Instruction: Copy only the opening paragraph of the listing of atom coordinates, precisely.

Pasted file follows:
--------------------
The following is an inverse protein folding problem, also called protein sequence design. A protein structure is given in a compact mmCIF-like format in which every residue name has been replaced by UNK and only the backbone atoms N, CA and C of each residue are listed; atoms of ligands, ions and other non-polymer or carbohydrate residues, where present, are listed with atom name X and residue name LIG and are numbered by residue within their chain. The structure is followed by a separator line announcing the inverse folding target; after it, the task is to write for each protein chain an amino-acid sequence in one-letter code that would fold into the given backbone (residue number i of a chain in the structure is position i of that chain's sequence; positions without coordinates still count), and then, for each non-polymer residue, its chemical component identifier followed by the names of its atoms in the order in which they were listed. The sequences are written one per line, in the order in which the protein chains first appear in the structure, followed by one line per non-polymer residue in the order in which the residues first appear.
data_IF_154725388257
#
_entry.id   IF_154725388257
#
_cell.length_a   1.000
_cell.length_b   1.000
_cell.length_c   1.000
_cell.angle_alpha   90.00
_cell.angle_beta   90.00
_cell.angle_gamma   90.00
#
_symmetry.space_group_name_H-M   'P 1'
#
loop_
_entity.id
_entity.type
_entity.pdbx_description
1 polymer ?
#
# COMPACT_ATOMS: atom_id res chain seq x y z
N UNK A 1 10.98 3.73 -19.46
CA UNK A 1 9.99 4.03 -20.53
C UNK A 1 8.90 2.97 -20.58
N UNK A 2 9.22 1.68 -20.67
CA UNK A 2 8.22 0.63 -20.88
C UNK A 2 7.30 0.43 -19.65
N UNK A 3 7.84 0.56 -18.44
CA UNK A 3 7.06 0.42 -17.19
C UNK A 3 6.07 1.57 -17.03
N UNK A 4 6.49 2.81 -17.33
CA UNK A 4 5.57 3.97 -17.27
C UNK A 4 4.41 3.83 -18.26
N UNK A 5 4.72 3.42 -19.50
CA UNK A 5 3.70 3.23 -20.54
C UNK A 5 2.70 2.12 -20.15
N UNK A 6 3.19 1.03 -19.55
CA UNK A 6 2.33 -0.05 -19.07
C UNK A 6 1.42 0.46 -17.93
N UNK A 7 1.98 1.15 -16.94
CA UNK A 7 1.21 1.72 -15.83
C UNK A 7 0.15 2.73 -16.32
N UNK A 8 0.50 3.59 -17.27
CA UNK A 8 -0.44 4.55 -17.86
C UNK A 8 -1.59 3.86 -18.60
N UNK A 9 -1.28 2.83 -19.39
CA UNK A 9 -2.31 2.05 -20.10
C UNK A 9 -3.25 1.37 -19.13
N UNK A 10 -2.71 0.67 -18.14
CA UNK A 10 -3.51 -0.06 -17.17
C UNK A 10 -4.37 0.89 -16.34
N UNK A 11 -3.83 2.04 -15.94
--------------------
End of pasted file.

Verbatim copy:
The following is an inverse protein folding problem, also called protein sequence design. A protein structure is given in a compact mmCIF-like format in which every residue name has been replaced by UNK and only the backbone atoms N, CA and C of each residue are listed; atoms of ligands, ions and other non-polymer or carbohydrate residues, where present, are listed with atom name X and residue name LIG and are numbered by residue within their chain. The structure is followed by a separator line announcing the inverse folding target; after it, the task is to write for each protein chain an amino-acid sequence in one-letter code that would fold into the given backbone (residue number i of a chain in the structure is position i of that chain's sequence; positions without coordinates still count), and then, for each non-polymer residue, its chemical component identifier followed by the names of its atoms in the order in which they were listed. The sequences are written one per line, in the order in which the protein chains first appear in the structure, followed by one line per non-polymer residue in the order in which the residues first appear.